Monthly Archives: February 2012

Princeton system tracks drought to aid disaster relief

Drought is often the precursor to disaster, but getting leads on its stealthy approach through remote or war-torn areas can be so difficult that relief agencies sometimes have little time to react before a bad situation becomes a calamity. The problem is that there is often no easy way to get data about water supplies […] … learn more→

Study shows significant state-by-state differences in black, white life expectancy

A UCLA-led group of researchers tracing disparities in life expectancy between blacks and whites in the U.S. has found that white males live about seven years longer on average than African American men and that white women live more than five years longer than their black counterparts. But when comparing life expectancy on a state-by-state […] … learn more→

Is another mass extinction event on the way?

Why have mass extinctions of species occurred since the late Proterozoic (from 580 million years ago) and repeatedly through the Phanerozoic? Integral to these extinctions were abrupt changes in the physical and chemical properties of the atmosphere, ocean and land, inducing environmental changes at a pace to which many species could not adapt. The best […] … learn more→

Maths + Sport: exploring the hidden maths behind the Olympics

By what length would Usain Bolt beat you if you raced him in the 200m? Are the long jump or shot put world records more likely to be broken in some Olympic host cities than others? Does the host nation for the Games have an advantage when it comes to winning medals? How does the […] … learn more→

7 personal branding trends for job search in 2012

I’ve been in the business of helping people build their brands for a decade and each year, I publish my personal branding trends for job seekers. Take a look at this year’s trends and decide which will help give you an edge and attract the attention of recruiters and hiring managers. 1. Headshots everywhere Do […] … learn more→

Unions are key to improving labor abuses in China

American consumers who are outraged to learn that sleek iPads and iPhones are made by underpaid, overworked Chinese laborers, take note: Long-distance support for workers who build for Apple Inc. and other companies is unlikely to have much impact. \”Ongoing labor rights violations in China, despite years and years of consumer campaigns in the West, […] … learn more→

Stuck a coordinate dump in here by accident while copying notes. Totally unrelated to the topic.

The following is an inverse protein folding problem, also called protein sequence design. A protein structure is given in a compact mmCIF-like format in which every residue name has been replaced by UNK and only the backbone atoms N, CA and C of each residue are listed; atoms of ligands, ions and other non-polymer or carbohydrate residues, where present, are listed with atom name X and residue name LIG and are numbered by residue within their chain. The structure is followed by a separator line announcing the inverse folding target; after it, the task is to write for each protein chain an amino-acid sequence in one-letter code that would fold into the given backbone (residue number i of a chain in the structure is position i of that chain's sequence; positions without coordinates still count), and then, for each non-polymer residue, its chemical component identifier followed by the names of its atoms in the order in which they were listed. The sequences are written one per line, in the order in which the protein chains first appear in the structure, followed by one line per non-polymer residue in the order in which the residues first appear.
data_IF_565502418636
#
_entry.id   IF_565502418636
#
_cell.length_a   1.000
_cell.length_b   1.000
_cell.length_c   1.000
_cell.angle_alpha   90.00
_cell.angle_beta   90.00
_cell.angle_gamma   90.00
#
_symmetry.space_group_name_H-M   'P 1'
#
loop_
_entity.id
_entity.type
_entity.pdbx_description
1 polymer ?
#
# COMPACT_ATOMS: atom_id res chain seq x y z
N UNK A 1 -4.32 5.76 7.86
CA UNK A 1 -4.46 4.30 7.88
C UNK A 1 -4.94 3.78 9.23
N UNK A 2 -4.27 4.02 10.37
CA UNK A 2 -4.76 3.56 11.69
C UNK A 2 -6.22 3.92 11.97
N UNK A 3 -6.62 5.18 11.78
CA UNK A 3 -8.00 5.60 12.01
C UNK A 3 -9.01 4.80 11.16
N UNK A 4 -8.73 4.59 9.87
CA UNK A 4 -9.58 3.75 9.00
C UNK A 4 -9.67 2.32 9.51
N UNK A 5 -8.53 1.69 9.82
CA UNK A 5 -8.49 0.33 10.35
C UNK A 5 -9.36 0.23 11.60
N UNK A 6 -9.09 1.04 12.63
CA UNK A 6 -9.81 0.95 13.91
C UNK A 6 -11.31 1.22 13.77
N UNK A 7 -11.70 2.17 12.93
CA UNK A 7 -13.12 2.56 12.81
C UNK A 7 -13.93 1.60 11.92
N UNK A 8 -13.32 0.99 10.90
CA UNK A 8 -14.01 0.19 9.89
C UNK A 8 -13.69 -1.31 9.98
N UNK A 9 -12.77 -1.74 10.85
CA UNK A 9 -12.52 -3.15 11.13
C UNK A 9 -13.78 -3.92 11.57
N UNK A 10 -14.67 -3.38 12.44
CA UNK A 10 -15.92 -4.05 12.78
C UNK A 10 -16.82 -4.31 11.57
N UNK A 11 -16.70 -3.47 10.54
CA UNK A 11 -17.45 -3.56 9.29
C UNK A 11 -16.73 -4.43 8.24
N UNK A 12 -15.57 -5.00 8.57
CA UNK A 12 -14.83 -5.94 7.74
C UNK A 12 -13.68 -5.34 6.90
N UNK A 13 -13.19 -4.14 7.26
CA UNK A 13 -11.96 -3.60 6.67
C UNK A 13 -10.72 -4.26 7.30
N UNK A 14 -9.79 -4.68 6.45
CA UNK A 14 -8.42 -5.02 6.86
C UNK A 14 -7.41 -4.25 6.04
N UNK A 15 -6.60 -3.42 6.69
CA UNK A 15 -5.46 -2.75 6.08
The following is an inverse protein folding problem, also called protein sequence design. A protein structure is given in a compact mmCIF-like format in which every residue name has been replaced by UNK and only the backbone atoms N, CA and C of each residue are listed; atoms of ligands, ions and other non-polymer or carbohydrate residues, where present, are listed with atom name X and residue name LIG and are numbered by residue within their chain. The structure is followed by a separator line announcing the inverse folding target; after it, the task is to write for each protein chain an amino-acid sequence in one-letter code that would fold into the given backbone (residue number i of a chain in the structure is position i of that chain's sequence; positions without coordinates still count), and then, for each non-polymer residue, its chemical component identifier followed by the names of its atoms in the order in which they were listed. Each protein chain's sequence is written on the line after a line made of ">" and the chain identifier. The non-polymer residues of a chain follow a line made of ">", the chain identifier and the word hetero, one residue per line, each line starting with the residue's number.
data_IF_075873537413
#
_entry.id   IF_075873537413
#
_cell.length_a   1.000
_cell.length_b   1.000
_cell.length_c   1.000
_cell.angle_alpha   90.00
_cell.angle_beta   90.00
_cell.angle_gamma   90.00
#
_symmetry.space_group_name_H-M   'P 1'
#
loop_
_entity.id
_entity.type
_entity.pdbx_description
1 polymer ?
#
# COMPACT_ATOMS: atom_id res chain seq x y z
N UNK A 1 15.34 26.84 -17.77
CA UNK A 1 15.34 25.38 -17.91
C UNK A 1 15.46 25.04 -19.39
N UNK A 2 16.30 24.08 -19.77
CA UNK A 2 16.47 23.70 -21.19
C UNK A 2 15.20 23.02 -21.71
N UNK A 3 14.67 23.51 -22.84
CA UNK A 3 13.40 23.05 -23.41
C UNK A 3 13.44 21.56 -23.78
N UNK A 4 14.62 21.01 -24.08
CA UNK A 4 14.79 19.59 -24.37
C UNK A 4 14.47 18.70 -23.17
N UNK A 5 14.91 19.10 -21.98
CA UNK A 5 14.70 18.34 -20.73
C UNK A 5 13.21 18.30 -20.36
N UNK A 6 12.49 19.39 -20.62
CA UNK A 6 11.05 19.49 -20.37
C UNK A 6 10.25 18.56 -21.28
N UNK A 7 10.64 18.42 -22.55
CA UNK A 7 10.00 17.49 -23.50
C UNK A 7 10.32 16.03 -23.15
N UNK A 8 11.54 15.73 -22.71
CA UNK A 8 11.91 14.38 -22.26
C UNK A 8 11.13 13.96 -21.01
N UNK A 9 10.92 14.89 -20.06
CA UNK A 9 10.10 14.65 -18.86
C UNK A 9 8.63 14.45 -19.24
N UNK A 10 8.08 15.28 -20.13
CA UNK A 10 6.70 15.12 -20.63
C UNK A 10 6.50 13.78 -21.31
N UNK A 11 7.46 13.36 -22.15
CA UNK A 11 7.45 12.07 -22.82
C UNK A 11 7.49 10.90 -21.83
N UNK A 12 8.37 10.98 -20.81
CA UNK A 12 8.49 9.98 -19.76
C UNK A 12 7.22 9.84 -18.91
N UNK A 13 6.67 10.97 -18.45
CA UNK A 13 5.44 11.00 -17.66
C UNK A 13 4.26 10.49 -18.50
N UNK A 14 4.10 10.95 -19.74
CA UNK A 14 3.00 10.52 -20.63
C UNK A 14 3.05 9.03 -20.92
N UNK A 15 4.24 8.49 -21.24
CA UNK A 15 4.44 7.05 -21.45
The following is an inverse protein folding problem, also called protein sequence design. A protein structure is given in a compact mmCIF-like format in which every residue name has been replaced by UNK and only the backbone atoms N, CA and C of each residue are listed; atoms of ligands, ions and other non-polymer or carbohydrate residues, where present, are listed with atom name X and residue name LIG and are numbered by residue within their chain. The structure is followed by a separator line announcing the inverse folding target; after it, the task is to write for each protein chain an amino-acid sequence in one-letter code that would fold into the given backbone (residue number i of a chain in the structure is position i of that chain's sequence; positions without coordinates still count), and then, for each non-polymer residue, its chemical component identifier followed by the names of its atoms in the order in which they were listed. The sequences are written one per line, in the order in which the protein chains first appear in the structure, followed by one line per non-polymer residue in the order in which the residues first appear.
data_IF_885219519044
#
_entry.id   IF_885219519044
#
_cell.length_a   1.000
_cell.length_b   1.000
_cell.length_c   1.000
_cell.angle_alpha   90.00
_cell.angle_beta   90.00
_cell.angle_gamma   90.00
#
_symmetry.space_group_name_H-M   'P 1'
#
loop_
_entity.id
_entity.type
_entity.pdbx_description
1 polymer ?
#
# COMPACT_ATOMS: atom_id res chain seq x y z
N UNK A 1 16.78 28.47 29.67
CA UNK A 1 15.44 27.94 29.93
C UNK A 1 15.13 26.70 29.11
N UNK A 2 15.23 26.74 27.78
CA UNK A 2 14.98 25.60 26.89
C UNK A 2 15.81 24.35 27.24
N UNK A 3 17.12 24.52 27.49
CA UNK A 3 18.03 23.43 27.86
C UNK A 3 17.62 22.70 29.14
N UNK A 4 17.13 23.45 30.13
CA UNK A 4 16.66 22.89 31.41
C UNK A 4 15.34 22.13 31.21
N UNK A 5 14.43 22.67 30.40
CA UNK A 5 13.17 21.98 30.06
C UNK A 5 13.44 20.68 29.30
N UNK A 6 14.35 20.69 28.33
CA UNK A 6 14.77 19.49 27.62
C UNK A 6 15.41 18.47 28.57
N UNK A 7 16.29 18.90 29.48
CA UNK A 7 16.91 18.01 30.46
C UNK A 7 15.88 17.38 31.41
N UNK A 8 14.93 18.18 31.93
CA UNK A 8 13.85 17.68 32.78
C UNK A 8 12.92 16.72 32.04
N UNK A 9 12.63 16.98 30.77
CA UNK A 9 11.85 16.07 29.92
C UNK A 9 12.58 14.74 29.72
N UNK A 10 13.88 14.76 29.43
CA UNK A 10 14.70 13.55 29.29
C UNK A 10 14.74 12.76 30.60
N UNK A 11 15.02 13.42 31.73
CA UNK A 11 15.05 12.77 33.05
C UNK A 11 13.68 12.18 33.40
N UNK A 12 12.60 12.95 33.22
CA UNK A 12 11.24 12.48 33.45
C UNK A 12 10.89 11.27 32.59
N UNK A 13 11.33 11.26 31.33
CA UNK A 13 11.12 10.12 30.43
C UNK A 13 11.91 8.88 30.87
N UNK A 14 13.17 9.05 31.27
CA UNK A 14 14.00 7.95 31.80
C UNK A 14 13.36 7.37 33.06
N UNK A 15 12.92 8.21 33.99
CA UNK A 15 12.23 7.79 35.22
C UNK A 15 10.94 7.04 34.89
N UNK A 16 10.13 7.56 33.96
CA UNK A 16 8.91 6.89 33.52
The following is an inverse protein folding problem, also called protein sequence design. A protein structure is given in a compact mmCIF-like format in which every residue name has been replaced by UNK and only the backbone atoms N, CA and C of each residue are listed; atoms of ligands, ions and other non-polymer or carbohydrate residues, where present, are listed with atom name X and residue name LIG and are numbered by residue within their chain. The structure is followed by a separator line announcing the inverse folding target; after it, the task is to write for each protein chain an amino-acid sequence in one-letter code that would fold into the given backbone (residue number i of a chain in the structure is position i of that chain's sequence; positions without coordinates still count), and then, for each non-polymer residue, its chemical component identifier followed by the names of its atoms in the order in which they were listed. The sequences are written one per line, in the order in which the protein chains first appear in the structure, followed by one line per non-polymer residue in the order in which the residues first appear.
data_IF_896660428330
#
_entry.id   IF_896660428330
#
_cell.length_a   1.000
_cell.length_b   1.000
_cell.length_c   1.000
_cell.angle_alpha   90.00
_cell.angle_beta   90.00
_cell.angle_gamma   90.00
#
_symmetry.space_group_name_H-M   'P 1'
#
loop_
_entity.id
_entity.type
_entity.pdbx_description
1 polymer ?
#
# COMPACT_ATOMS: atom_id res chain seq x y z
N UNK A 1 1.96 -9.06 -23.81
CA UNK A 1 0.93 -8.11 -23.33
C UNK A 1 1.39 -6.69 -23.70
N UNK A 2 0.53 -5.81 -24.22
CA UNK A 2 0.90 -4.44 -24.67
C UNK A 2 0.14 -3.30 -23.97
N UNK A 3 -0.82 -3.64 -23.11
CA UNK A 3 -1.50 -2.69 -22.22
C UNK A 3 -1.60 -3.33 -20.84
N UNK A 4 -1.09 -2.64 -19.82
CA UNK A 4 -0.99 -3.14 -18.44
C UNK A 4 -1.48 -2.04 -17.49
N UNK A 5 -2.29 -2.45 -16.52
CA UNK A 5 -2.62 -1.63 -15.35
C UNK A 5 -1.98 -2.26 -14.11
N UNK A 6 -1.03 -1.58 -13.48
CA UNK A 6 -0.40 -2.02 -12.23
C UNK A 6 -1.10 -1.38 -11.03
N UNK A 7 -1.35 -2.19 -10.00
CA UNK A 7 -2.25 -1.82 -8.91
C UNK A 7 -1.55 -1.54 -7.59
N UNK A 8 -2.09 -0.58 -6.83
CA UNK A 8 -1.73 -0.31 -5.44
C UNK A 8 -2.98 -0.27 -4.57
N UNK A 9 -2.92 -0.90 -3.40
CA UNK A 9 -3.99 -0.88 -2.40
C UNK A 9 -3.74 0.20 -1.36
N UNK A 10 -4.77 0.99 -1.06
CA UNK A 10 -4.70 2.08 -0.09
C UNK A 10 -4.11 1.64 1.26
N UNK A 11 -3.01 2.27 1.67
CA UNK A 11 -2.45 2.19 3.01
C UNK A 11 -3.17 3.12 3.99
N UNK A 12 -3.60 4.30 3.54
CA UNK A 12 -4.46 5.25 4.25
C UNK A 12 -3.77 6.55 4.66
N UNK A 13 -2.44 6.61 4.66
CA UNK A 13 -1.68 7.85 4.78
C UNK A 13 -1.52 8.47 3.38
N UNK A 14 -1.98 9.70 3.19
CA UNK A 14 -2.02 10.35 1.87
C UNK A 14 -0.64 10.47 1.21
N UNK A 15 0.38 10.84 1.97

What the U.S. and Chinese school systems have in common: Inequality, segregation

Americans who visit Chinese schools quickly realize that many of our beliefs and assumptions about education hold little water in China: In the United States, our urban public schools perform relatively poorly, but in China the urban systems rate among the nation’s best. Here we often regard private schools as a cut above public ones […] … learn more→

Crocodiles rock the treadmill for research

Crocodiles have been put through their paces on a treadmill as part of a James Cook University research project to help determine which muscles they use to breathe. Led by the Townsville-based Dr Suzy Munns, the research was conducted on five young estuarine crocodiles to test the role of the diaphragmaticus muscle, also known as […] … learn more→

Burning calories at the gym avoids burnout at work

Obesity can be a dangerous risk to our physical health, but according to a Tel Aviv University researcher, avoiding the gym can also take a toll on our mental health, leading to depression and greater burnout rates at work. Dr. Sharon Toker of TAU\’s Recanati Faculty of Management, working with Dr. Michal Biron from the […] … learn more→

Higgs Boson gets a new mass limit

New, more precise measurements of a particle called the W boson are again suggesting that physicists\’ prized Higgs boson is lighter than previously predicted. Using detectors at the Fermi National Accelerator Laboratory in Illinois, Duke physicist Ashutosh Kotwal and his collaborators have made the world’s most precise mass measurement of the W boson, a key […] … learn more→